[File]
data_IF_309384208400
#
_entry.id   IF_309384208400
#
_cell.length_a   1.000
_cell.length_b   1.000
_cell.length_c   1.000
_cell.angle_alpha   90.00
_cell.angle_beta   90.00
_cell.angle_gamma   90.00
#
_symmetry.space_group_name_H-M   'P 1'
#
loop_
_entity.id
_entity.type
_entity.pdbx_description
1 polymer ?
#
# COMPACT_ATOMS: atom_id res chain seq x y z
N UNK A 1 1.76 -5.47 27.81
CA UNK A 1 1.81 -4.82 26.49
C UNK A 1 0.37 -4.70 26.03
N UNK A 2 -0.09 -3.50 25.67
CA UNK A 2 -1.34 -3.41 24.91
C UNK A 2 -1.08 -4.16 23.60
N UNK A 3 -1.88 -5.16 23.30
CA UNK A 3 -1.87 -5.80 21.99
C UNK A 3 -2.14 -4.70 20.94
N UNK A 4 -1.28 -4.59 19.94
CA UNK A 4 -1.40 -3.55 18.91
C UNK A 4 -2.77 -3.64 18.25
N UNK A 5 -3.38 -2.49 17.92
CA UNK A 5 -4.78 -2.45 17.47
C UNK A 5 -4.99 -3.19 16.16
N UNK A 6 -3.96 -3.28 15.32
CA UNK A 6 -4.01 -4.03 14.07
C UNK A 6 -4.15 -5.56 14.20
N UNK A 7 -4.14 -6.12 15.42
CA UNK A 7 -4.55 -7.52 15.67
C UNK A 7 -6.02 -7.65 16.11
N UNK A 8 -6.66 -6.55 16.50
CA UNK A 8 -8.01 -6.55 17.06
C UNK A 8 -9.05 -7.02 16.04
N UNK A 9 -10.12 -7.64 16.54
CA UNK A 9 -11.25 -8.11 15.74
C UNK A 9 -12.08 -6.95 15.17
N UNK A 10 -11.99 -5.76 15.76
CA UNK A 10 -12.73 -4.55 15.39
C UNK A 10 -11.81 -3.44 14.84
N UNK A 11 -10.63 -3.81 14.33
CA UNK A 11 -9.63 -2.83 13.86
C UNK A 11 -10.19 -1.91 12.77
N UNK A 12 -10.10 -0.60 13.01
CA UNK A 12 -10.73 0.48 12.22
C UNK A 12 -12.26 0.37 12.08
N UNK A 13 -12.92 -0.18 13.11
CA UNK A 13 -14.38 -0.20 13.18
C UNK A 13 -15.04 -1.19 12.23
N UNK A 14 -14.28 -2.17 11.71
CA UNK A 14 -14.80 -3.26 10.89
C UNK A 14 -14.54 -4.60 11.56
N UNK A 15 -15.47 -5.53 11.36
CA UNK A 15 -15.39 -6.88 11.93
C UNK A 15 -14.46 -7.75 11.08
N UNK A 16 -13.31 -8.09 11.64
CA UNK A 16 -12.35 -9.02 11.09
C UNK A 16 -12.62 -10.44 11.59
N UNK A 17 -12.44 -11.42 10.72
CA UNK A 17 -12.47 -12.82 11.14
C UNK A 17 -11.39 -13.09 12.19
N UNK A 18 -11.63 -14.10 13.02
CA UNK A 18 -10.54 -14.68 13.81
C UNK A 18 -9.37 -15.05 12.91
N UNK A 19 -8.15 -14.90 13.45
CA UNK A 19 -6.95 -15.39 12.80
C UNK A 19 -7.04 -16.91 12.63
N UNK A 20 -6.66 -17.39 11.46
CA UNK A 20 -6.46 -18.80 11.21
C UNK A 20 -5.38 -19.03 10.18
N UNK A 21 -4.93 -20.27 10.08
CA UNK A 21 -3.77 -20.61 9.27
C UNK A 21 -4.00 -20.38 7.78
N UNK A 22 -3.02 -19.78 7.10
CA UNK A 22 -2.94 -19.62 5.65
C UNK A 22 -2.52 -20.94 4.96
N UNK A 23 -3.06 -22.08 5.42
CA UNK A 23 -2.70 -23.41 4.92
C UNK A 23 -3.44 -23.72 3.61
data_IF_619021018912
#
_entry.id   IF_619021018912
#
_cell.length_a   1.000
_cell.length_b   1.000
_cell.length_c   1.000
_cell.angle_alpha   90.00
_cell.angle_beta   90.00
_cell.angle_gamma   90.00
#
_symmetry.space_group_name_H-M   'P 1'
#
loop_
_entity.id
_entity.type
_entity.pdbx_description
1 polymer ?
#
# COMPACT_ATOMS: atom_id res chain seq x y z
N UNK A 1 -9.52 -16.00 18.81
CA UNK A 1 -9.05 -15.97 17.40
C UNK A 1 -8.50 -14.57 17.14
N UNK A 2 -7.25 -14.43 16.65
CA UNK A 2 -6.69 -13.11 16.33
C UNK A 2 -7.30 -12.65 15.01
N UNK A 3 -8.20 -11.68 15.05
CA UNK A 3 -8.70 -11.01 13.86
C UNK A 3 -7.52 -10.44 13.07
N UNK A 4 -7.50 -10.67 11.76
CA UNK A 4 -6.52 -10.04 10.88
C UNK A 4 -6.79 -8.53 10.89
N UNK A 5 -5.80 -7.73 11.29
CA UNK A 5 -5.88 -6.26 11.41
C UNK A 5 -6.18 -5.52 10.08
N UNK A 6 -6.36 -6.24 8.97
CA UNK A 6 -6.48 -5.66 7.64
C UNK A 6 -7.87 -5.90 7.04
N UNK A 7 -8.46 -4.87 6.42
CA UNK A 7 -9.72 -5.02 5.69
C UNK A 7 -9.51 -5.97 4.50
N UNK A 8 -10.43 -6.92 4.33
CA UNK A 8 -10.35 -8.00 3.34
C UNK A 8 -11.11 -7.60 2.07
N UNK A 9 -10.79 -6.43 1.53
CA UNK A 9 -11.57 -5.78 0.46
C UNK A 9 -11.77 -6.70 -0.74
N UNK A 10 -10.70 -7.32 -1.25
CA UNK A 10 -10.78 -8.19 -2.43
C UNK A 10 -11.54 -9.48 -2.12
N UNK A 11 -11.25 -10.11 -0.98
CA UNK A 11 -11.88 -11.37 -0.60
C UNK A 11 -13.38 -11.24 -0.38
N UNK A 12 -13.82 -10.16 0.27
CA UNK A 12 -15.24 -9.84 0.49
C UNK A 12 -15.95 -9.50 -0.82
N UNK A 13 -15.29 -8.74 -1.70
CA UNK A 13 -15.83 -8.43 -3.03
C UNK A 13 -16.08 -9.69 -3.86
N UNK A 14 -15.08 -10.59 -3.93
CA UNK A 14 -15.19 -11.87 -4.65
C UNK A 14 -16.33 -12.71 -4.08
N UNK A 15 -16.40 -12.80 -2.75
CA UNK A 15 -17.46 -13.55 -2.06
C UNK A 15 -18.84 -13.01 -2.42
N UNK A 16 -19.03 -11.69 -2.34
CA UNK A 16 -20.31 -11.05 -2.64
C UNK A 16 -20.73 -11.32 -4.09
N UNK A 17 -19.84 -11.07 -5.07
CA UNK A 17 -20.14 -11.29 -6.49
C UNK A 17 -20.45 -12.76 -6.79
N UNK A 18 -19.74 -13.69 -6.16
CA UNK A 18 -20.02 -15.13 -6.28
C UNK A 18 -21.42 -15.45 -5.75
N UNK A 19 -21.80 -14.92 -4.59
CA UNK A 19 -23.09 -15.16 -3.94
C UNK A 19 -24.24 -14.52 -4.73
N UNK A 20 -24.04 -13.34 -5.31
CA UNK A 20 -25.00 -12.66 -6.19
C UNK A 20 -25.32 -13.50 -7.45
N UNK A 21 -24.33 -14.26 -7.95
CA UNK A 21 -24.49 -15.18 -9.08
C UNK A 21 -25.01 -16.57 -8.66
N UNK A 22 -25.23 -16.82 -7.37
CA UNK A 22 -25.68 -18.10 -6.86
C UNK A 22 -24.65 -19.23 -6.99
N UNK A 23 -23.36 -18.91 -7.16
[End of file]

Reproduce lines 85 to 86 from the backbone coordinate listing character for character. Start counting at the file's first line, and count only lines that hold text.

CA UNK A 22 -2.94 -19.62 5.65
C UNK A 22 -2.52 -20.94 4.96